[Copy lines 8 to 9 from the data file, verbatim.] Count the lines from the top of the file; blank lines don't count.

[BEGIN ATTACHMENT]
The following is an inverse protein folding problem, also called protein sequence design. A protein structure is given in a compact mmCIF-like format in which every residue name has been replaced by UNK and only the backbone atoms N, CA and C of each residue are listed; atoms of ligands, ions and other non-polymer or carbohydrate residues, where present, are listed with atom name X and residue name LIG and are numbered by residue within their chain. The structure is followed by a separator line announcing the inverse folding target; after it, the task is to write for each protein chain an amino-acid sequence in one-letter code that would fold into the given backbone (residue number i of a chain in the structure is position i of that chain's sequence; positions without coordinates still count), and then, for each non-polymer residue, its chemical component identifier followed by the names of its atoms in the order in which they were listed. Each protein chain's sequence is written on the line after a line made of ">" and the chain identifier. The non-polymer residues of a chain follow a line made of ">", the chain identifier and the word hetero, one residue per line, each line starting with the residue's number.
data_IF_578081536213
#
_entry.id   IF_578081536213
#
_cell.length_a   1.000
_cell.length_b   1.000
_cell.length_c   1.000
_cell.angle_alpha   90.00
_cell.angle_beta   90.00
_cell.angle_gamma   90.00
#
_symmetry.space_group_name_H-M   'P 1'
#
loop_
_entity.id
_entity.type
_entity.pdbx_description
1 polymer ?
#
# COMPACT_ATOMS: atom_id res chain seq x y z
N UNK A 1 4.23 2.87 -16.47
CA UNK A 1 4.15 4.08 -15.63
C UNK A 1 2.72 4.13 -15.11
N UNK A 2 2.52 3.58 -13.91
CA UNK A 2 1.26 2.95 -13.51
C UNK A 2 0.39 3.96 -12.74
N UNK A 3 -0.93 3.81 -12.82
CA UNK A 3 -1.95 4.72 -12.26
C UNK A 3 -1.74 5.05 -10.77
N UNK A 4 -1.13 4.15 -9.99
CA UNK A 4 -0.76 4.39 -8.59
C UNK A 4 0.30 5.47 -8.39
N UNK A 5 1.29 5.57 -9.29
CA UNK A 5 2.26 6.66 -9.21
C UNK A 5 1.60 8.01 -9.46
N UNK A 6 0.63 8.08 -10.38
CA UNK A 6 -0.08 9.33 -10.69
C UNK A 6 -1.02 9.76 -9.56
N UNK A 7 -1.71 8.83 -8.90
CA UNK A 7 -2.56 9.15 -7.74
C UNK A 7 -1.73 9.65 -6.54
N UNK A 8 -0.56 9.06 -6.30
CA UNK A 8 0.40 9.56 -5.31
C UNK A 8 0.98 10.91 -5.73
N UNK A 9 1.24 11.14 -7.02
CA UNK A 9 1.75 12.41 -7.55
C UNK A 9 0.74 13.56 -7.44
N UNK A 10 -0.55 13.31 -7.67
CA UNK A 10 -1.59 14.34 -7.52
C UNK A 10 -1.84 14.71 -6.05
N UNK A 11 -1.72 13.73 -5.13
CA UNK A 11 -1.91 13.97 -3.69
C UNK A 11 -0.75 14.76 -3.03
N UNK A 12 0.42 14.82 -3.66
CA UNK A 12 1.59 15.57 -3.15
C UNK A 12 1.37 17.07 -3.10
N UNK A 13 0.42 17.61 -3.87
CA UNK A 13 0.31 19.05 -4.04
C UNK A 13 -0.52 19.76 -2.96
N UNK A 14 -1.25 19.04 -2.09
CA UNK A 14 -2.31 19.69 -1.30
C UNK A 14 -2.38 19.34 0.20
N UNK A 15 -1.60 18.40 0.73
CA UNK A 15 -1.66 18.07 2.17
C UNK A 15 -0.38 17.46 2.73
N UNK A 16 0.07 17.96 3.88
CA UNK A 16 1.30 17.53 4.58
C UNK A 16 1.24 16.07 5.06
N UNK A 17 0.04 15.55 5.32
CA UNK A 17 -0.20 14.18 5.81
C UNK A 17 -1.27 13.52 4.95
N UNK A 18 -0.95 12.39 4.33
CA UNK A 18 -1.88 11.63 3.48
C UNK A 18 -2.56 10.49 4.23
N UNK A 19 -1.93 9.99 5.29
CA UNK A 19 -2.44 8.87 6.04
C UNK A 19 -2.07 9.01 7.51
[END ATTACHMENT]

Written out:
_cell.length_c   1.000
_cell.angle_alpha   90.00